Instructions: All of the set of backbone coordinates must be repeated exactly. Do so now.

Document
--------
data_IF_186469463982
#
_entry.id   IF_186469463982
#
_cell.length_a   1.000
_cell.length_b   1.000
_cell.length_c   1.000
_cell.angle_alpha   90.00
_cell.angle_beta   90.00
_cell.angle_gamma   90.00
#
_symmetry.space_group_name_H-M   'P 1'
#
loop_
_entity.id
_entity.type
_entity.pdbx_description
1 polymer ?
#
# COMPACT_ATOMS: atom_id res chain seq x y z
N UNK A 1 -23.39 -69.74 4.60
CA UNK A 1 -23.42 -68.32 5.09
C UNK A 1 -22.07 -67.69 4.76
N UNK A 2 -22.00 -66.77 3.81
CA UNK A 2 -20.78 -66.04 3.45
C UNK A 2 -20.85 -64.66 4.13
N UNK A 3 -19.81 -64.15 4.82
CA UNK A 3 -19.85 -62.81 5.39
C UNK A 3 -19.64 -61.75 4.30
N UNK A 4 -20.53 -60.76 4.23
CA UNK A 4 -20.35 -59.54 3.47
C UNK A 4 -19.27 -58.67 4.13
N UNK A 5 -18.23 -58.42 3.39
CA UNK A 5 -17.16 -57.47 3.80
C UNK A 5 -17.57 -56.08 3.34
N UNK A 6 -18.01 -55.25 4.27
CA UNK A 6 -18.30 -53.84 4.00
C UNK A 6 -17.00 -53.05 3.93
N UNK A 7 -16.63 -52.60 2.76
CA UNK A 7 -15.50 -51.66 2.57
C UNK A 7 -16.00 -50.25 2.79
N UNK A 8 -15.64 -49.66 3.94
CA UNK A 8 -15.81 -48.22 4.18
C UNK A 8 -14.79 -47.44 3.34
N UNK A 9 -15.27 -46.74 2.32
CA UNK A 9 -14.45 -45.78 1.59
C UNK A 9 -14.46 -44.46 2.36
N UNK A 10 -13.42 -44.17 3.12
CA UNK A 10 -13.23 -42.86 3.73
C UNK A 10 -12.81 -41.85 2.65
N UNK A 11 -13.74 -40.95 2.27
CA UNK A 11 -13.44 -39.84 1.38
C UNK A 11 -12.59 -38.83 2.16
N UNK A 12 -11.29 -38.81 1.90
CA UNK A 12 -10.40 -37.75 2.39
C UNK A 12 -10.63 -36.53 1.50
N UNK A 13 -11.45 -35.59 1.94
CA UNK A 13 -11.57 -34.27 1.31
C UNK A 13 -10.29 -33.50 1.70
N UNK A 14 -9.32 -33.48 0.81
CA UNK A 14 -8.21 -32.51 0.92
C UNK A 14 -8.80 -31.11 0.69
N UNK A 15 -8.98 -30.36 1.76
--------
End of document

data_IF_186469463982
#
_entry.id   IF_186469463982
#
_cell.length_a   1.000
_cell.length_b   1.000
_cell.length_c   1.000
_cell.angle_alpha   90.00
_cell.angle_beta   90.00
_cell.angle_gamma   90.00
#
_symmetry.space_group_name_H-M   'P 1'
#
loop_
_entity.id
_entity.type
_entity.pdbx_description
1 polymer ?
#
# COMPACT_ATOMS: atom_id res chain seq x y z
N UNK A 1 -23.39 -69.74 4.60
CA UNK A 1 -23.42 -68.32 5.09
C UNK A 1 -22.07 -67.69 4.76
N UNK A 2 -22.00 -66.77 3.81
CA UNK A 2 -20.78 -66.04 3.45
C UNK A 2 -20.85 -64.66 4.13
N UNK A 3 -19.81 -64.15 4.82
CA UNK A 3 -19.85 -62.81 5.39
C UNK A 3 -19.64 -61.75 4.30
N UNK A 4 -20.53 -60.76 4.23
CA UNK A 4 -20.35 -59.54 3.47
C UNK A 4 -19.27 -58.67 4.13
N UNK A 5 -18.23 -58.42 3.39
CA UNK A 5 -17.16 -57.47 3.80
C UNK A 5 -17.57 -56.08 3.34
N UNK A 6 -18.01 -55.25 4.27
CA UNK A 6 -18.30 -53.84 4.00
C UNK A 6 -17.00 -53.05 3.93
N UNK A 7 -16.63 -52.60 2.76
CA UNK A 7 -15.50 -51.66 2.57
C UNK A 7 -16.00 -50.25 2.79
N UNK A 8 -15.64 -49.66 3.94
CA UNK A 8 -15.81 -48.22 4.18
C UNK A 8 -14.79 -47.44 3.34
N UNK A 9 -15.27 -46.74 2.32
CA UNK A 9 -14.45 -45.78 1.59
C UNK A 9 -14.46 -44.46 2.36
N UNK A 10 -13.42 -44.17 3.12
CA UNK A 10 -13.23 -42.86 3.73
C UNK A 10 -12.81 -41.85 2.65
N UNK A 11 -13.74 -40.95 2.27
CA UNK A 11 -13.44 -39.84 1.38
C UNK A 11 -12.59 -38.83 2.16
N UNK A 12 -11.29 -38.81 1.90
CA UNK A 12 -10.40 -37.75 2.39
C UNK A 12 -10.63 -36.53 1.50
N UNK A 13 -11.45 -35.59 1.94
CA UNK A 13 -11.57 -34.27 1.31
C UNK A 13 -10.29 -33.50 1.70
N UNK A 14 -9.32 -33.48 0.81
CA UNK A 14 -8.21 -32.51 0.92
C UNK A 14 -8.80 -31.11 0.69
N UNK A 15 -8.98 -30.36 1.76